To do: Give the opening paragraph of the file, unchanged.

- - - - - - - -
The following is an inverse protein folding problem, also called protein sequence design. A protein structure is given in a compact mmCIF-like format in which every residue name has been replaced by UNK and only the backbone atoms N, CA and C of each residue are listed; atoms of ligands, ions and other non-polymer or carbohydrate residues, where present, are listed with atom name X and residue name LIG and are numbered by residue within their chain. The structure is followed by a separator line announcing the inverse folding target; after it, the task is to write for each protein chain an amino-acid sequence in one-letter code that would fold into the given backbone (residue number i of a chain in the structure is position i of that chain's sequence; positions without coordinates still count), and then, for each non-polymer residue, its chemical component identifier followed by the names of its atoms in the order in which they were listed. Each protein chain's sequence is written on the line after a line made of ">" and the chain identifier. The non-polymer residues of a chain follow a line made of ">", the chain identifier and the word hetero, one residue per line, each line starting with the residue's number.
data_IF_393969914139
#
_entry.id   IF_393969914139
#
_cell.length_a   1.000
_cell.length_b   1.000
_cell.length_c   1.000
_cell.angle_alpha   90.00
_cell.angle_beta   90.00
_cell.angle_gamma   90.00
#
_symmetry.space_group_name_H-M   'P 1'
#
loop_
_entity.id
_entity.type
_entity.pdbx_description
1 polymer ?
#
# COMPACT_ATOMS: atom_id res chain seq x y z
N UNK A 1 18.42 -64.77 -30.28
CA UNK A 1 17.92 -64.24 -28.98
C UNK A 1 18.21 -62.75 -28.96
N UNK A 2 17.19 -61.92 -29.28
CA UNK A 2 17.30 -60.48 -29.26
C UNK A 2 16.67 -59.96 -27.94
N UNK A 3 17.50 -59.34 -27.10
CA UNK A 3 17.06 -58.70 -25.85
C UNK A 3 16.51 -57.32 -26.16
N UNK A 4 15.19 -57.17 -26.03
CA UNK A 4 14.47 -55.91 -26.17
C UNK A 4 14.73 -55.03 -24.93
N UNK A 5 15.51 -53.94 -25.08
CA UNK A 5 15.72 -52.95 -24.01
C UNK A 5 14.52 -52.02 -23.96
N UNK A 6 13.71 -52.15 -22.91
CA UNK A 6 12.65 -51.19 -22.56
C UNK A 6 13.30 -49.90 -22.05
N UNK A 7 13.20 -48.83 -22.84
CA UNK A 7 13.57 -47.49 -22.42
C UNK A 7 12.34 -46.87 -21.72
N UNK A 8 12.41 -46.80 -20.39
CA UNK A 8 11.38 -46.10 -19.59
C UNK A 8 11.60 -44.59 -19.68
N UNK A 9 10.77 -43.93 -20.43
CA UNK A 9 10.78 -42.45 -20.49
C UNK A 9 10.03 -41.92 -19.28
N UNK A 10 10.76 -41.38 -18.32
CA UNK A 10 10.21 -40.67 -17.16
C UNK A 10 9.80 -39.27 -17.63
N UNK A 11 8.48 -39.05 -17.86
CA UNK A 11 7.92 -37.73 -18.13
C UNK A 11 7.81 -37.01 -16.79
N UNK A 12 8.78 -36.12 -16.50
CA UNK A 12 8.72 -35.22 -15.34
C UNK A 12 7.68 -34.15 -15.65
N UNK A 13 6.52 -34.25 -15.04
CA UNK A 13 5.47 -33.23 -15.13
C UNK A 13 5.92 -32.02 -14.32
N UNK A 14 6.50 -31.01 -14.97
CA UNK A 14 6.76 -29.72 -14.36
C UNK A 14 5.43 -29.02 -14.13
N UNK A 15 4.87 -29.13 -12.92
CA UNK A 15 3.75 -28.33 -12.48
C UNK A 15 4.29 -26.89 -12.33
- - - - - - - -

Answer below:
The following is an inverse protein folding problem, also called protein sequence design. A protein structure is given in a compact mmCIF-like format in which every residue name has been replaced by UNK and only the backbone atoms N, CA and C of each residue are listed; atoms of ligands, ions and other non-polymer or carbohydrate residues, where present, are listed with atom name X and residue name LIG and are numbered by residue within their chain. The structure is followed by a separator line announcing the inverse folding target; after it, the task is to write for each protein chain an amino-acid sequence in one-letter code that would fold into the given backbone (residue number i of a chain in the structure is position i of that chain's sequence; positions without coordinates still count), and then, for each non-polymer residue, its chemical component identifier followed by the names of its atoms in the order in which they were listed. Each protein chain's sequence is written on the line after a line made of ">" and the chain identifier. The non-polymer residues of a chain follow a line made of ">", the chain identifier and the word hetero, one residue per line, each line starting with the residue's number.